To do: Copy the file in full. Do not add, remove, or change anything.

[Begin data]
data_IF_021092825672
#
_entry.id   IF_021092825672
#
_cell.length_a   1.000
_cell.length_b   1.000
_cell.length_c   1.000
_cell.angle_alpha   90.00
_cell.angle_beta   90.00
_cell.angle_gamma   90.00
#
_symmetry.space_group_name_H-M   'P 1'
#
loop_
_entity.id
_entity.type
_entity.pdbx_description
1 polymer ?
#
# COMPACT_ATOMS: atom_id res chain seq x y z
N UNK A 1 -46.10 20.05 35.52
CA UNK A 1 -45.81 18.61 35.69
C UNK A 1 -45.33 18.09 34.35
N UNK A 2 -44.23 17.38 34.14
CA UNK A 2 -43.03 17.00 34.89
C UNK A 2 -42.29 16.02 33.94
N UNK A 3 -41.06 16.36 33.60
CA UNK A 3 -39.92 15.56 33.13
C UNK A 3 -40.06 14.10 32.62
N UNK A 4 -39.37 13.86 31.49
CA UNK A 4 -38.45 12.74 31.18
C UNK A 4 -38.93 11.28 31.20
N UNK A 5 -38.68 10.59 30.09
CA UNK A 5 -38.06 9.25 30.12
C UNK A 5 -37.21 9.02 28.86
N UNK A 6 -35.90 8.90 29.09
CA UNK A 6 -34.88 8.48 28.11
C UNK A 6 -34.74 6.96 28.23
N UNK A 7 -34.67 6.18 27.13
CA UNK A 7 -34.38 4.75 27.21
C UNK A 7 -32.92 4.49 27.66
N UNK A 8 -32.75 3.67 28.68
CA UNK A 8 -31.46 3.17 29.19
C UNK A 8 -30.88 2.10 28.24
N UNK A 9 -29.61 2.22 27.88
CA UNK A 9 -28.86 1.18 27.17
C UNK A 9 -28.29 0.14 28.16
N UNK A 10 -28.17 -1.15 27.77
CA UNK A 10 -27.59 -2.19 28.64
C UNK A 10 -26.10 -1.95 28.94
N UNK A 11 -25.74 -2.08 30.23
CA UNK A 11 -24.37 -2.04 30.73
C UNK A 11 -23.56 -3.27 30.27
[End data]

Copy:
data_IF_021092825672
#
_entry.id   IF_021092825672
#
_cell.length_a   1.000
_cell.length_b   1.000
_cell.length_c   1.000
_cell.angle_alpha   90.00
_cell.angle_beta   90.00
_cell.angle_gamma   90.00
#
_symmetry.space_group_name_H-M   'P 1'
#
loop_
_entity.id
_entity.type
_entity.pdbx_description
1 polymer ?
#
# COMPACT_ATOMS: atom_id res chain seq x y z
N UNK A 1 -46.10 20.05 35.52
CA UNK A 1 -45.81 18.61 35.69
C UNK A 1 -45.33 18.09 34.35
N UNK A 2 -44.23 17.38 34.14
CA UNK A 2 -43.03 17.00 34.89
C UNK A 2 -42.29 16.02 33.94
N UNK A 3 -41.06 16.36 33.60
CA UNK A 3 -39.92 15.56 33.13
C UNK A 3 -40.06 14.10 32.62
N UNK A 4 -39.37 13.86 31.49
CA UNK A 4 -38.45 12.74 31.18
C UNK A 4 -38.93 11.28 31.20
N UNK A 5 -38.68 10.59 30.09
CA UNK A 5 -38.06 9.25 30.12
C UNK A 5 -37.21 9.02 28.86
N UNK A 6 -35.90 8.90 29.09
CA UNK A 6 -34.88 8.48 28.11
C UNK A 6 -34.74 6.96 28.23
N UNK A 7 -34.67 6.18 27.13
CA UNK A 7 -34.38 4.75 27.21
C UNK A 7 -32.92 4.49 27.66
N UNK A 8 -32.75 3.67 28.68
CA UNK A 8 -31.46 3.17 29.19
C UNK A 8 -30.88 2.10 28.24
N UNK A 9 -29.61 2.22 27.88
CA UNK A 9 -28.86 1.18 27.17
C UNK A 9 -28.29 0.14 28.16
N UNK A 10 -28.17 -1.15 27.77
CA UNK A 10 -27.59 -2.19 28.64
C UNK A 10 -26.10 -1.95 28.94
N UNK A 11 -25.74 -2.08 30.23
CA UNK A 11 -24.37 -2.04 30.73
C UNK A 11 -23.56 -3.27 30.27